Blake and Andy awaiting tea in Dukla. (Photo: Justin Merle)
Kara always looks awesome.  (Photo: Kim Hess)
Kara always looks awesome. (Photo: Kim Hess)
Justin works on his beard.  (Photo: Kim Hess)
Justin works on his beard. (Photo: Kim Hess)
Andy rocks the Buff.  (Photo: Kim Hess)
Andy rocks the Buff. (Photo: Kim Hess)
Doing my best to avoid the UV up there.  (Photo: Kim Hess)
Doing my best to avoid the UV up there. (Photo: Kim Hess)
Doing my best to reduce UV exposure on the way up.
Again, doing my best to reduce UV exposure on the way up.
Nicole and Siva grinding it out on the way above Dukla.
Nicole and Siva grinding it out on the way above Dukla.
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Kim (“Atomic Girl”) makes everything look easy. (Photo: Justin Merle)

Higher still, we finally encountered true snow, which was a couple feet deep as we pulled into camp.  The staff here have spent DAYS shoveling down to bare ground and setting up the tents, making it a very enjoyable place to stay.  In a sense, the trek to this point has been a bit of a test, a gauntlet of tea houses where we were never fully in charge of the hygiene or air quality.  Here, we are truly in a campsite that IMG has built, and things are warm and bright and cheerful and private and quiet and under our control.  And, the view is stunning with the austere, massive, sheer face of Cholatse watching over us from across the valley.  We will spend three nights here, further acclimatizing before moving to EBC.

Moving to LBC, under the watchful eye of Cholatse.
Moving to LBC, under the watchful eye of Cholatse.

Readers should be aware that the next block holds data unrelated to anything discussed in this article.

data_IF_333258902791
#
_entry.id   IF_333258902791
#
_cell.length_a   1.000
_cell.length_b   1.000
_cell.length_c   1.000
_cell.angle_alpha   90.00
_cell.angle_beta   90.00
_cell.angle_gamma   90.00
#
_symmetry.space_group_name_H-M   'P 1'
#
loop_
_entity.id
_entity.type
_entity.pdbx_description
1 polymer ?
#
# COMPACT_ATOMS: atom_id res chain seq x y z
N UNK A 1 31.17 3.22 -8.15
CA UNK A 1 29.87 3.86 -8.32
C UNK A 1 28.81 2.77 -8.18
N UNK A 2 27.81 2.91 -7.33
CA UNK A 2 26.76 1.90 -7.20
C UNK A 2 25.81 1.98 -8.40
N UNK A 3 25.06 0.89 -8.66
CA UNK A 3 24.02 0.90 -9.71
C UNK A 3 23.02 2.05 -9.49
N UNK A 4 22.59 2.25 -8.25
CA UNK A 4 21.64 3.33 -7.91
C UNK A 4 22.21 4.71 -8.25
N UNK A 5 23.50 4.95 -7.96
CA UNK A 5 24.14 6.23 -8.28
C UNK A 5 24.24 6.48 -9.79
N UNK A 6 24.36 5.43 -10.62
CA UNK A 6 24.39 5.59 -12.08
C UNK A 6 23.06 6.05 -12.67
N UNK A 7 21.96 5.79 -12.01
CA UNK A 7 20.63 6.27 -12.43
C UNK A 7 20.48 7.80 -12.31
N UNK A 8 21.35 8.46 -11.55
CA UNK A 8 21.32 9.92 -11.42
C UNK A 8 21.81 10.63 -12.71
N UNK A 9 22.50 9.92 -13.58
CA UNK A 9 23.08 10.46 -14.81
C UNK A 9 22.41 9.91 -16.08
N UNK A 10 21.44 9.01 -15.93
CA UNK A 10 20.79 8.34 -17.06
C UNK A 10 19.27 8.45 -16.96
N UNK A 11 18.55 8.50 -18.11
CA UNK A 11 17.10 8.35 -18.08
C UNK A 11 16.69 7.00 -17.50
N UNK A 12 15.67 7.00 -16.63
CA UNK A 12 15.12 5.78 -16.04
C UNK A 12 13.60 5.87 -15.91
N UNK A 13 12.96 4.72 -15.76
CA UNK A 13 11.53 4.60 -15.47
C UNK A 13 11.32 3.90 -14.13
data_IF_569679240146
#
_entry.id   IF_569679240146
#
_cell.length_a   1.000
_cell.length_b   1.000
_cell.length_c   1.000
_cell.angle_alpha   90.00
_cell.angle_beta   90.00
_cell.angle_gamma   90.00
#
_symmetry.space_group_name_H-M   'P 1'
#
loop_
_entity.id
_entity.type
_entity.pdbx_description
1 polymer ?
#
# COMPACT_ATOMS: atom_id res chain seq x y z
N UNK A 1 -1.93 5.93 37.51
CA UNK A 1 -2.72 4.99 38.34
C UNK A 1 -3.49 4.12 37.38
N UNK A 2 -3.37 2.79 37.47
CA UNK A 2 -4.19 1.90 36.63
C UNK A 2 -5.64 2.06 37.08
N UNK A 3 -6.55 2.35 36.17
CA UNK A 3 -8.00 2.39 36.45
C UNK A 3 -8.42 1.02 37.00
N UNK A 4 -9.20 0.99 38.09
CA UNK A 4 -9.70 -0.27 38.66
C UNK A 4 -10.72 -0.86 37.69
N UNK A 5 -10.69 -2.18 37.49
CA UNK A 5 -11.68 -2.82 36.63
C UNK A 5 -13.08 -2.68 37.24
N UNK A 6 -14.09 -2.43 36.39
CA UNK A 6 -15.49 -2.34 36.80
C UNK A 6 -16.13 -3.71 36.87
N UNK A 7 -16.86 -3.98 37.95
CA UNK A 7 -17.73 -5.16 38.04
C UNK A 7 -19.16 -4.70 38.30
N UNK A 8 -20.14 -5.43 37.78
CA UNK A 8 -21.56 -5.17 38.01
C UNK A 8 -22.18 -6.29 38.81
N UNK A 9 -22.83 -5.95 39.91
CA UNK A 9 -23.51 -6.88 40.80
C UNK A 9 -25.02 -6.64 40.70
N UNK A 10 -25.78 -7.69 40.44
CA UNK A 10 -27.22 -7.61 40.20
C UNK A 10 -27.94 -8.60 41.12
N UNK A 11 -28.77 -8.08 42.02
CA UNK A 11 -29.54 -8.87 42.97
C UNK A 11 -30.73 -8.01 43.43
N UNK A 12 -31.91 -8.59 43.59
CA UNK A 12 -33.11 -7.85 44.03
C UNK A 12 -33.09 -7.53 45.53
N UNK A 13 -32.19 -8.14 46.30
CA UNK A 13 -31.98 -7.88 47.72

Photo: Blake Penson
Photo: Blake Penson

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Above the terminal moraine below Cholatse.
Above the terminal moraine below Cholatse.
Blake: Always up for a hero's pose.
Blake: Always up for a hero’s pose.
Cresting the hill before LBC.
Cresting the hill before LBC.  (Photo: Justin Merle)
Sorry?  Say again?  We can't hear you over the sound of HOW AWESOME WE ARE.
Sorry? Say again? We can’t hear you over the sound of HOW AWESOME WE ARE. (Photo: Justin Merle)
The basin containing LBC is revealed.  Lots of snow here!
The basin containing LBC is revealed. Lots of snow here!  (Photo: Blake Penson)
LBC awaits....
LBC awaits….
Some of our tents at LBC.  (Photo: Blake Penson)
Some of our tents at LBC. (Photo: Blake Penson)
Milling around the dining tents.  (Photo: Blake Penson)
Milling around the dining tents. (Photo: Blake Penson)
The dining tents have no floors, inviting rivers of snowmelt during the day.  (Photo: Blake Penson)
The dining tents have no floors, inviting rivers of snowmelt during the day. (Photo: Blake Penson)
Blake filters out the dust... and beard hair.  (Photo: Justin Merle)
Blake filters out the dust… and beard hair. (Photo: Justin Merle)
Andy and Justin, two awesome guides.  (Photo: Justin Merle)
Andy and Justin, two awesome guides. (Photo: Justin Merle)
"I salute your vigor."  (Photo: Justin Merle)
“I salute your vigor.” (Photo: Justin Merle)